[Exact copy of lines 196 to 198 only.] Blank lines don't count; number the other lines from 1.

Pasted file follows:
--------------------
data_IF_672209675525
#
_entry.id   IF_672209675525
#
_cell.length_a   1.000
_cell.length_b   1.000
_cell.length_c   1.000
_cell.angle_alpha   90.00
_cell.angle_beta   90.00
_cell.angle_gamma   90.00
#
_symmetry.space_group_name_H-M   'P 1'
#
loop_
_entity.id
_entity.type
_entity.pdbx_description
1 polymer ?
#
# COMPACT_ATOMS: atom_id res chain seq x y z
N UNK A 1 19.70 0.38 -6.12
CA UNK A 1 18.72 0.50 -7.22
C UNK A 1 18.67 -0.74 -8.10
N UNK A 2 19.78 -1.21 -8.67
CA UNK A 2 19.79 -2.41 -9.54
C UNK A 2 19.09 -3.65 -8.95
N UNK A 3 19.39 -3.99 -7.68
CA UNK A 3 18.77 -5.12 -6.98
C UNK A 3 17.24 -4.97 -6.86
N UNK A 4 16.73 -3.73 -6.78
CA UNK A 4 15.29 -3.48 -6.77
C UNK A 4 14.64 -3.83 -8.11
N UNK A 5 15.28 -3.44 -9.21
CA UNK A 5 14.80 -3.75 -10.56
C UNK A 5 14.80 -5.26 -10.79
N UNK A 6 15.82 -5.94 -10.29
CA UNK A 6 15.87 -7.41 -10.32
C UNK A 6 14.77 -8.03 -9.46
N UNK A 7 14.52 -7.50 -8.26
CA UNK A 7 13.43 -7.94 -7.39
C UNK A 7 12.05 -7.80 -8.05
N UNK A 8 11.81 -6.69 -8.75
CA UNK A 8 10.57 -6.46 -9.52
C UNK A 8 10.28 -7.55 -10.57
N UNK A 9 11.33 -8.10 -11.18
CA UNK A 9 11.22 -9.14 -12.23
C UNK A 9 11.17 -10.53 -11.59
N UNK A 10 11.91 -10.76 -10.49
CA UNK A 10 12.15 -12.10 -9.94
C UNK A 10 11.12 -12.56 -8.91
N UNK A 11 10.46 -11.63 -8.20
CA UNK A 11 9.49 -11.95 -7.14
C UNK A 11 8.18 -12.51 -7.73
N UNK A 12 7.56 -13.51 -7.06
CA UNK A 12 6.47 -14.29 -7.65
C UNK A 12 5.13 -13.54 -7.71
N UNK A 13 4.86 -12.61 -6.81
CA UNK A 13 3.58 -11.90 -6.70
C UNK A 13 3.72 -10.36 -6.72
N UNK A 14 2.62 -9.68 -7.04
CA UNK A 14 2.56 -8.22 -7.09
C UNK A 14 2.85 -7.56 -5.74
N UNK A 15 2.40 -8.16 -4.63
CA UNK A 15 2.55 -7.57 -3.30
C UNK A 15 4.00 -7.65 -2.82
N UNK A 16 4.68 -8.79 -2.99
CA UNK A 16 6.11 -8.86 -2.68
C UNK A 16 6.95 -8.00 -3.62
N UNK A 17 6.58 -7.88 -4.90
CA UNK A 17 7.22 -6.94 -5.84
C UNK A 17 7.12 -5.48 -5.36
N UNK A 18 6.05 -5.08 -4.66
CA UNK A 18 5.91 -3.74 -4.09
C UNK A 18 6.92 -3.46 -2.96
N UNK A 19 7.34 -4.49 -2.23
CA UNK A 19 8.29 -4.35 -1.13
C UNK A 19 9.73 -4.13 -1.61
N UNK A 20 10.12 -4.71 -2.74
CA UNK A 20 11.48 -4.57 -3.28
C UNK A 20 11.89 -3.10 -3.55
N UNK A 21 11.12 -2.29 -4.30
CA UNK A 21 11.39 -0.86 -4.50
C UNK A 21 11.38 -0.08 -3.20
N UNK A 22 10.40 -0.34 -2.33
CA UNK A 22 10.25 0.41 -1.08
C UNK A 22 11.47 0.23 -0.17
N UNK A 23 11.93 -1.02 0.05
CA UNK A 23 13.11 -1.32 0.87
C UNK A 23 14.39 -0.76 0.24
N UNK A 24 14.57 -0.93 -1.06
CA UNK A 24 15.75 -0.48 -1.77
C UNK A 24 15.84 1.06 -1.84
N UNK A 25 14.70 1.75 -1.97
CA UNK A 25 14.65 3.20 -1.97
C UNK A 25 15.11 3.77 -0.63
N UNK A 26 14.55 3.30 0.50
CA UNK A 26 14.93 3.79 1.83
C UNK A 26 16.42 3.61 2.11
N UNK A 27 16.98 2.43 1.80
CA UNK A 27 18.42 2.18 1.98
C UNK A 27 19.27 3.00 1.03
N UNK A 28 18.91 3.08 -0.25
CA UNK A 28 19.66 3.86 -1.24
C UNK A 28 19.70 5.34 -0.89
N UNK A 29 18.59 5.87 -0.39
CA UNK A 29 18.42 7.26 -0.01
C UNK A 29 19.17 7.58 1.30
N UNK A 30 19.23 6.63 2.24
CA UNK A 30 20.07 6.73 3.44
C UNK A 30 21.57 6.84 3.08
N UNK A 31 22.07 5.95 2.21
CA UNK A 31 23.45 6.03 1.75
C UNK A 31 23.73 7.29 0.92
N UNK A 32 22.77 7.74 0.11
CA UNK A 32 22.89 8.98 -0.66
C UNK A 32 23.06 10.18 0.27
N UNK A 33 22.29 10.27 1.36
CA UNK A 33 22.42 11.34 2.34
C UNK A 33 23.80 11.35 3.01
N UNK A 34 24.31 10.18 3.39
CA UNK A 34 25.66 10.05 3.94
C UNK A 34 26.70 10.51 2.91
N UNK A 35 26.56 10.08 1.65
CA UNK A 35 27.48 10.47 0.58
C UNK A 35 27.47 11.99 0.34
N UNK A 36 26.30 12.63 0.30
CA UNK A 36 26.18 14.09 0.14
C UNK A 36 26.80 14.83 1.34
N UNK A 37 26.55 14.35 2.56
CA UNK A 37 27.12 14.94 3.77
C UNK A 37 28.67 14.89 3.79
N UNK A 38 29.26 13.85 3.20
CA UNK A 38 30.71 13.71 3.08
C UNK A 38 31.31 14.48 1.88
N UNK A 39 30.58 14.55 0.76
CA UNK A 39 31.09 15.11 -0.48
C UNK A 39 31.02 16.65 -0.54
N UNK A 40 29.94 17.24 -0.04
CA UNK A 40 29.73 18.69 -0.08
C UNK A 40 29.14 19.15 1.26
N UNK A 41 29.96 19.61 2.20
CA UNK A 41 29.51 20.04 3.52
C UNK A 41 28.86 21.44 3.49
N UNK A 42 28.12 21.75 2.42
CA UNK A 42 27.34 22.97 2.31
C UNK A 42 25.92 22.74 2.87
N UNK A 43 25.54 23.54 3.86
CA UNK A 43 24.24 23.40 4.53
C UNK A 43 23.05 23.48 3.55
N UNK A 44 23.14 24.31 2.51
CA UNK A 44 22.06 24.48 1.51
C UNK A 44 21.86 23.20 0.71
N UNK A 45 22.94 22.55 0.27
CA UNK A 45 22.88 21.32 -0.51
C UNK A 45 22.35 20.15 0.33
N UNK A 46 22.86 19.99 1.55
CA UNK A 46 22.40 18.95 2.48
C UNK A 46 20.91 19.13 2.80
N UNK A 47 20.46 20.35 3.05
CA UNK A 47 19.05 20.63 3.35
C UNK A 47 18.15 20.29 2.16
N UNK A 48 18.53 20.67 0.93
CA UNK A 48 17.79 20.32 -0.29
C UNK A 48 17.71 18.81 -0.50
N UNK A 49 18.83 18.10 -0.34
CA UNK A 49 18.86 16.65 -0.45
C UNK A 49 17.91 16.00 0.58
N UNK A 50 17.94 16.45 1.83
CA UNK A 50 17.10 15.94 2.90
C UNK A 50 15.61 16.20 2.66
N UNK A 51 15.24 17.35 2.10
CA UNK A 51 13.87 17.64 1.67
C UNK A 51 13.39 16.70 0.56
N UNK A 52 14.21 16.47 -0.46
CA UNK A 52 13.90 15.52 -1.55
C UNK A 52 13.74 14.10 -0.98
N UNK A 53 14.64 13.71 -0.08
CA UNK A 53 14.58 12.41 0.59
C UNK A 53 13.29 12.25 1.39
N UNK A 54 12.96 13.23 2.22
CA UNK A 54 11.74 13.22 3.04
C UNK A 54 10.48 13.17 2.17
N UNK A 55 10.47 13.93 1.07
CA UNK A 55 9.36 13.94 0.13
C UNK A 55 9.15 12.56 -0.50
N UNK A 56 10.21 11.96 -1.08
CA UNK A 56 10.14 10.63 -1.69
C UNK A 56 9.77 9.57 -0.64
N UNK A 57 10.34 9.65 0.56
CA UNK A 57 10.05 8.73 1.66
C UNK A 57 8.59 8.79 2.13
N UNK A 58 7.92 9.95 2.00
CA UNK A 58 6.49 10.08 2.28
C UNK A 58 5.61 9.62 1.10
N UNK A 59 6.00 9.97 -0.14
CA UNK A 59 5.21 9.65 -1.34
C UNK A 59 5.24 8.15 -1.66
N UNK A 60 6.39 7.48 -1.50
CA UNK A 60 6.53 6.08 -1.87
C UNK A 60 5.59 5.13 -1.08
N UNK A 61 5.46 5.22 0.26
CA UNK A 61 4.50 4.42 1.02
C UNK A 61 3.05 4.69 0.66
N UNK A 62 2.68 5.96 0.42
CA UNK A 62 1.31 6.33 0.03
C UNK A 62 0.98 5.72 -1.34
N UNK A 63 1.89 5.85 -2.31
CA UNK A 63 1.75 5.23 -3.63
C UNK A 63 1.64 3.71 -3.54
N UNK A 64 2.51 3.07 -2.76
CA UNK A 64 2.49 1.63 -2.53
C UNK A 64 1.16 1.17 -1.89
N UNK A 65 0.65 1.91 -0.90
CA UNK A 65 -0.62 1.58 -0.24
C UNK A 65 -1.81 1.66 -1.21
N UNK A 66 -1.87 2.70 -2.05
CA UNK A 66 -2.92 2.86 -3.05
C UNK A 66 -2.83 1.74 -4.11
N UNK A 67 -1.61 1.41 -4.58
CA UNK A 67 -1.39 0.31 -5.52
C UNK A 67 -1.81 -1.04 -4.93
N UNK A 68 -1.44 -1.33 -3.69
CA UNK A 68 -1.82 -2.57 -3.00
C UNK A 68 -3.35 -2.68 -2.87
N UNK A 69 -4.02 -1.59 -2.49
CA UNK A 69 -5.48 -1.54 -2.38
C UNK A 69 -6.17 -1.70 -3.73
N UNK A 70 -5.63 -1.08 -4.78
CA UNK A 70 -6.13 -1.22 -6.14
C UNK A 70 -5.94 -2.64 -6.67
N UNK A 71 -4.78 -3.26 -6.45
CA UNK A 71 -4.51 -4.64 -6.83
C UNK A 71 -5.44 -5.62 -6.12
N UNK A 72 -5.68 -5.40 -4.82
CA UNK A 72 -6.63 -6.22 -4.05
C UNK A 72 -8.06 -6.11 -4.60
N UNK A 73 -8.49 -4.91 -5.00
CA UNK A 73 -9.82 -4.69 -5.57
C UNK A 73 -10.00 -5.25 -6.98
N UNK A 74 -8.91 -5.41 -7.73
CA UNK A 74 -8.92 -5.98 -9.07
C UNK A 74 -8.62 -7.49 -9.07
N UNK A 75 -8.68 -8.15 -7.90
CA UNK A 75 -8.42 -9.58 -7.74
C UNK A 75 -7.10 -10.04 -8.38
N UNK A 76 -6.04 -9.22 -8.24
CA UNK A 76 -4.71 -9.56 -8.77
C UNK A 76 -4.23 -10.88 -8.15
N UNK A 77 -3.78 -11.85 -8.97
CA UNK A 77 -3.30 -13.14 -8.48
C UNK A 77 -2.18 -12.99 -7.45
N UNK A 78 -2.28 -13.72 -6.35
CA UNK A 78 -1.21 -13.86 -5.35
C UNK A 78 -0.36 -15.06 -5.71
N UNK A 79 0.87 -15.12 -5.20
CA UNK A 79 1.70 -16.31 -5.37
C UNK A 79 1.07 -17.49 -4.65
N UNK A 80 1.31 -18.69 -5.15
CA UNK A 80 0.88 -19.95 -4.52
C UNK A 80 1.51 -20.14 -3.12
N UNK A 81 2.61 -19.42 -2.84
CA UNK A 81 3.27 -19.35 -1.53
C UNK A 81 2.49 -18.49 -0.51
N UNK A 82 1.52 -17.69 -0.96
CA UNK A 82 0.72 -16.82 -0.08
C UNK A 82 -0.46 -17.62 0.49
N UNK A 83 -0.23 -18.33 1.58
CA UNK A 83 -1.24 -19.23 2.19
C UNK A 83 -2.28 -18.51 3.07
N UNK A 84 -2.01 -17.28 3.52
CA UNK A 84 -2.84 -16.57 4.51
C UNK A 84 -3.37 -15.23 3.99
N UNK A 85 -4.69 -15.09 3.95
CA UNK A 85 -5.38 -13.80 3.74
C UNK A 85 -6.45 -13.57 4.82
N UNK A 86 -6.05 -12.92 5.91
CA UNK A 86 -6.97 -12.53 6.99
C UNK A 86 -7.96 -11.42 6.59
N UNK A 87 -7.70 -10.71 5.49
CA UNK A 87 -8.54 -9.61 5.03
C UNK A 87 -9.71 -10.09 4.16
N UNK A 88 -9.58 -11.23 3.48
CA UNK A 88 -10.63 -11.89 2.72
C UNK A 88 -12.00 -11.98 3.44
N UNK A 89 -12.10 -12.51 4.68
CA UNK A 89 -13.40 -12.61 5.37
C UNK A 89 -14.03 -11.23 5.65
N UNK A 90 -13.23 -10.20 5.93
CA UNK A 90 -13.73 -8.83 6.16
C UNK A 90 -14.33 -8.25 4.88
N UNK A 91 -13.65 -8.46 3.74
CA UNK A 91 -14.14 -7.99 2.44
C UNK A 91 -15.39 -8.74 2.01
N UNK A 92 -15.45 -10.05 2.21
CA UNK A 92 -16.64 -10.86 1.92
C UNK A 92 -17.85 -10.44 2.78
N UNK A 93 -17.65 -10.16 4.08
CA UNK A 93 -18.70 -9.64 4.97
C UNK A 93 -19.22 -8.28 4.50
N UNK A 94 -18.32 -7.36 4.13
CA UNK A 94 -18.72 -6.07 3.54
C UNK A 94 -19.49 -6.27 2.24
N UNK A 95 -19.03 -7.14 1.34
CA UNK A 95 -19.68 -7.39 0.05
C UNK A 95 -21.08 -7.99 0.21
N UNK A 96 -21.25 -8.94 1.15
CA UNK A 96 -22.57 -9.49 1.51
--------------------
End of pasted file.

CA UNK A 59 5.21 9.65 -1.34
C UNK A 59 5.24 8.15 -1.66
N UNK A 60 6.39 7.48 -1.50